Ordinarily, I would not get up at 3am following a 15-hour day…it wouldn’t even be a consideration.  However, we all know this was no ordinary day!  Kate finally got her prince and we FINALLY got to see the dress!  Kate’s style is simple, elegant and charming all wrapped together in a neatly tied bow.  She is a stunning, natural beauty and surely she would have pulled off any dress that she chose.  That said, I couldn’t have been happier with her choice of Sarah Burton for Alexander McQueen, as her designer.  Not only is it a very British nod as the design house is from England, but the dress construction was exquisite, a characteristic the late designer was known for…and one that is fit for a princess!

The dress itself was made of ivory and white satin gazar, with a full skirt and an 8-foot train.  The fabric narrowed tightly at the waist and the hips of the skirt were padded for a bit of width, a subtle nod to McQueen’s traditional Victorian influences.   It also gave the illusion of a strapless gown with a sweetheart neckline as well as a semi-plunging neckline because of the lace bodice covering her décolletage and arms.  Speaking of the mixture of British and French Chantilly lace, did I mention it was hand-made, hand-cut and hand-sewn?!  Typical McQueen workmanship!

She had me from the moment she stepped from her Rolls-Royce.  But oh, that was just the beginning!  I finally got a glimpse of the gowns’ backside and it was equally as lovely.  Starting at the nape of her neck, 58 gazar and organza buttons elegantly drifted toward her waist.  The skirt itself began in resembling arches of fabric, tastefully transforming into elegant pleats as the train was extended.  The same lace appliques used on the bodice were carried through the remainder of the skirt for added drama.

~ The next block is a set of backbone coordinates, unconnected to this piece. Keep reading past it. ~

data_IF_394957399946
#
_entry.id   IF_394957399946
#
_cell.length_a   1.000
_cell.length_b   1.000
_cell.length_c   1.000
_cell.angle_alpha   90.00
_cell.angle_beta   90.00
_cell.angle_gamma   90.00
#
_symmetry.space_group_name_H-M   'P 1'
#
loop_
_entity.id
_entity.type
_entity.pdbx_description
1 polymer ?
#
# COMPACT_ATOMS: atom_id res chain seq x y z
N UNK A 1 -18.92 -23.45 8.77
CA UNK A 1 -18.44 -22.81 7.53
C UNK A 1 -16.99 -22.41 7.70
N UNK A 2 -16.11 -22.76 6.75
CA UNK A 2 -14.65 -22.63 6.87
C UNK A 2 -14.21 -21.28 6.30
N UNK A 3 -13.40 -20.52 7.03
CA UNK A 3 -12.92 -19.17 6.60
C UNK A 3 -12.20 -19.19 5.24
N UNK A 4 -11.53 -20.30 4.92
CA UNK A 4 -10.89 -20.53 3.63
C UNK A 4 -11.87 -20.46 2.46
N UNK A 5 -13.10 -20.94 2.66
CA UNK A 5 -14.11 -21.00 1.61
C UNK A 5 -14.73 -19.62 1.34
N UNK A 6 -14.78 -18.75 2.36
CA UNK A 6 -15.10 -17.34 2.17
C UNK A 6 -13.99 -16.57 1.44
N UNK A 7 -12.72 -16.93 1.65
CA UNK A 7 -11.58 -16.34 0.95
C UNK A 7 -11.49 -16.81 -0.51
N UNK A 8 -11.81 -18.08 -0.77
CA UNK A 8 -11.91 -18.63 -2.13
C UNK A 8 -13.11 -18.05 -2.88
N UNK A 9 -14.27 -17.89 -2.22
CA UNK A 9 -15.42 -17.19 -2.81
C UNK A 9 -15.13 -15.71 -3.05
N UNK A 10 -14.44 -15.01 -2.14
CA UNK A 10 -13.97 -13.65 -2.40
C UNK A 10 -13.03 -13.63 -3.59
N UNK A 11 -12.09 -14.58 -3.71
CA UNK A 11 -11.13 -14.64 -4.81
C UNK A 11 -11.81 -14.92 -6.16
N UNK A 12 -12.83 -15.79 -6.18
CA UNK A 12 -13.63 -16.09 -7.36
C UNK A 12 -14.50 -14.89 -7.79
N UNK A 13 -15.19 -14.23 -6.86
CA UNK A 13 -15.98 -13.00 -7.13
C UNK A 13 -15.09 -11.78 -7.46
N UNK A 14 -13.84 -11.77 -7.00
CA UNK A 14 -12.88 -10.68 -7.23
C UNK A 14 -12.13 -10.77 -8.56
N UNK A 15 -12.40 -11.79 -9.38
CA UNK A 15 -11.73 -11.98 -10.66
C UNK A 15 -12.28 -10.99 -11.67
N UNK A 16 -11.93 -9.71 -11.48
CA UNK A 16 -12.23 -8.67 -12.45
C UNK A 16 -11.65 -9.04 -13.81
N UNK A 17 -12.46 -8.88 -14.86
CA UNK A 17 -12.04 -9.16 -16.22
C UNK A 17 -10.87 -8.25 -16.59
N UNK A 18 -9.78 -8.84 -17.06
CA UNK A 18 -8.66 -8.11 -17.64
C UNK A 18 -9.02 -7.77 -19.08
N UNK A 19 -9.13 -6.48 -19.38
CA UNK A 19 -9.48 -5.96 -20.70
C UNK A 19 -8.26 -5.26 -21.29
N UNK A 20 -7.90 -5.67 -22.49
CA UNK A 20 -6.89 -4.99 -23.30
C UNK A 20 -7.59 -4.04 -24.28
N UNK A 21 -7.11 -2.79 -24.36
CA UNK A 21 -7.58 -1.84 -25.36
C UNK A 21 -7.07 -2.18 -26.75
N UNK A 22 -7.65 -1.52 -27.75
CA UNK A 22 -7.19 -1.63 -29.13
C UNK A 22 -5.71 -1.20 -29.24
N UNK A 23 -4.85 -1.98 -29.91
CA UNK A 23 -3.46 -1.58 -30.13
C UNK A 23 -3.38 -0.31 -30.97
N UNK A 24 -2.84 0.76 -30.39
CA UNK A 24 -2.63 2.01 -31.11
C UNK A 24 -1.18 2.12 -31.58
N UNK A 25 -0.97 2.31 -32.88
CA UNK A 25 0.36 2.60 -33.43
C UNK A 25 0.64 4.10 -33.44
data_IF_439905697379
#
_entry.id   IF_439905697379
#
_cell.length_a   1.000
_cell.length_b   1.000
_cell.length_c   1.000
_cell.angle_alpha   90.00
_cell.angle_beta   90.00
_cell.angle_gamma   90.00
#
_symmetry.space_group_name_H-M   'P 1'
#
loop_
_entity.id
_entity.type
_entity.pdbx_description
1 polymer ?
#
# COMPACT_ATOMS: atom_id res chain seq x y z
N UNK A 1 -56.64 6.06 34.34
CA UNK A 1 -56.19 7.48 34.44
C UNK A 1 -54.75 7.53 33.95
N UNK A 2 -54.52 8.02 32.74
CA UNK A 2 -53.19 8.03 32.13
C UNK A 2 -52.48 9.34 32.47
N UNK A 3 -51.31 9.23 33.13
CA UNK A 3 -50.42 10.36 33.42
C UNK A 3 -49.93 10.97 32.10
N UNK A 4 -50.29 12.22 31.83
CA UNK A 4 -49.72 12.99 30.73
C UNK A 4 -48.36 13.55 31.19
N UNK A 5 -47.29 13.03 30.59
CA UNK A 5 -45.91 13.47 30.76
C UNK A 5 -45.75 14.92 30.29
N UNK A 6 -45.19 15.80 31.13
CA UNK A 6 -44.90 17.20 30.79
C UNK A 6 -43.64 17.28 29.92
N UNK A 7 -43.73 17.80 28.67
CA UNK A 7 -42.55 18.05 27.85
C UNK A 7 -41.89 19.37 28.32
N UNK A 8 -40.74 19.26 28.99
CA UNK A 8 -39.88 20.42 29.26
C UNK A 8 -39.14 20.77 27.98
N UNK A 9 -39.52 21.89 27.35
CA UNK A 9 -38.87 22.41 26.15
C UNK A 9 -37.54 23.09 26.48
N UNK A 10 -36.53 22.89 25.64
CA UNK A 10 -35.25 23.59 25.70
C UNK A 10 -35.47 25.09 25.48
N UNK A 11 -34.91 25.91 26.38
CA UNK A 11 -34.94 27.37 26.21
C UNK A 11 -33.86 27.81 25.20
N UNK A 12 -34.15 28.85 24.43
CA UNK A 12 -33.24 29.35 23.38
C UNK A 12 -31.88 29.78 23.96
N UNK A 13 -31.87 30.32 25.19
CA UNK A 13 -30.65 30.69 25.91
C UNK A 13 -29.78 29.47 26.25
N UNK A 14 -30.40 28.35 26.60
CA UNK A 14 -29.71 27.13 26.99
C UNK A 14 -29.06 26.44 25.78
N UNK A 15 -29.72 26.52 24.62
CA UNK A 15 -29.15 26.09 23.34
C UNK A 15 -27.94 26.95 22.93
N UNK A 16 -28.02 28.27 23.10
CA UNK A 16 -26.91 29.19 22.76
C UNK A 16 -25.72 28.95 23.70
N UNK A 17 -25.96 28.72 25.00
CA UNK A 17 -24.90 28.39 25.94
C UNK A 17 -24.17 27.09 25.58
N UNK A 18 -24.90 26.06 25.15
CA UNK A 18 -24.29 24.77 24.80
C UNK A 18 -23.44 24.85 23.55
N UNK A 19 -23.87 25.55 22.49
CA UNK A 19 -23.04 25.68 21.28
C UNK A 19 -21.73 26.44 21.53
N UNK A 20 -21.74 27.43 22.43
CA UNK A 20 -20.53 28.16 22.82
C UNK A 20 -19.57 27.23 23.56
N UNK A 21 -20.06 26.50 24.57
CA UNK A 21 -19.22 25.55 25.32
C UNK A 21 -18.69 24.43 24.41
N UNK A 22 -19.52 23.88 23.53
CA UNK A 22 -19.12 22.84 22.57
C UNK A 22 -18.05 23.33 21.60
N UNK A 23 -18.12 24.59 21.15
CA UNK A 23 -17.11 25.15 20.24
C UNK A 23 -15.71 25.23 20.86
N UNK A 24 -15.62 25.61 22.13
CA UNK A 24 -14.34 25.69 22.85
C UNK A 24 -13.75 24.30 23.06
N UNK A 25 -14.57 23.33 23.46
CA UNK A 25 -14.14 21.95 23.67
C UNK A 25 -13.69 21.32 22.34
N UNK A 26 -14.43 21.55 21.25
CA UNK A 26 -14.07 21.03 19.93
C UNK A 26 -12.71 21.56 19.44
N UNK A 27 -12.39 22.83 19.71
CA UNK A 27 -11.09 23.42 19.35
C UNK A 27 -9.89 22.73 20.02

Now, every girl needs something borrowed when she is getting married.  And in this case, borrowed is spelled C-A-R-T-I-E-R!  Kate chose the Cartier “halo” tiara to hold her ivory silk tulle veil in place.  This veil was trimmed with hand-embroidered flowers, as were the newly-minted Duchesses’ shoes which were hand-made by the McQueen design team.

Kate reportedly had extensive involvement in the design process and worked closely with Sarah Burton since the engagement this past winter.  She wanted to mix modern and traditional gowns and has a well-known appreciation for top-notch craftsmanship but wanted to stay true to her own personal style.  Although, one can’t help but wonder if she took a few pointers from the late Grace Kelly at her 1956 wedding to Prince Rainier III of Monaco…

In true Kate fashion, she was a timeless beauty today. She left out nothing and spared no expense, to which the bridal couture community will be eternally grateful!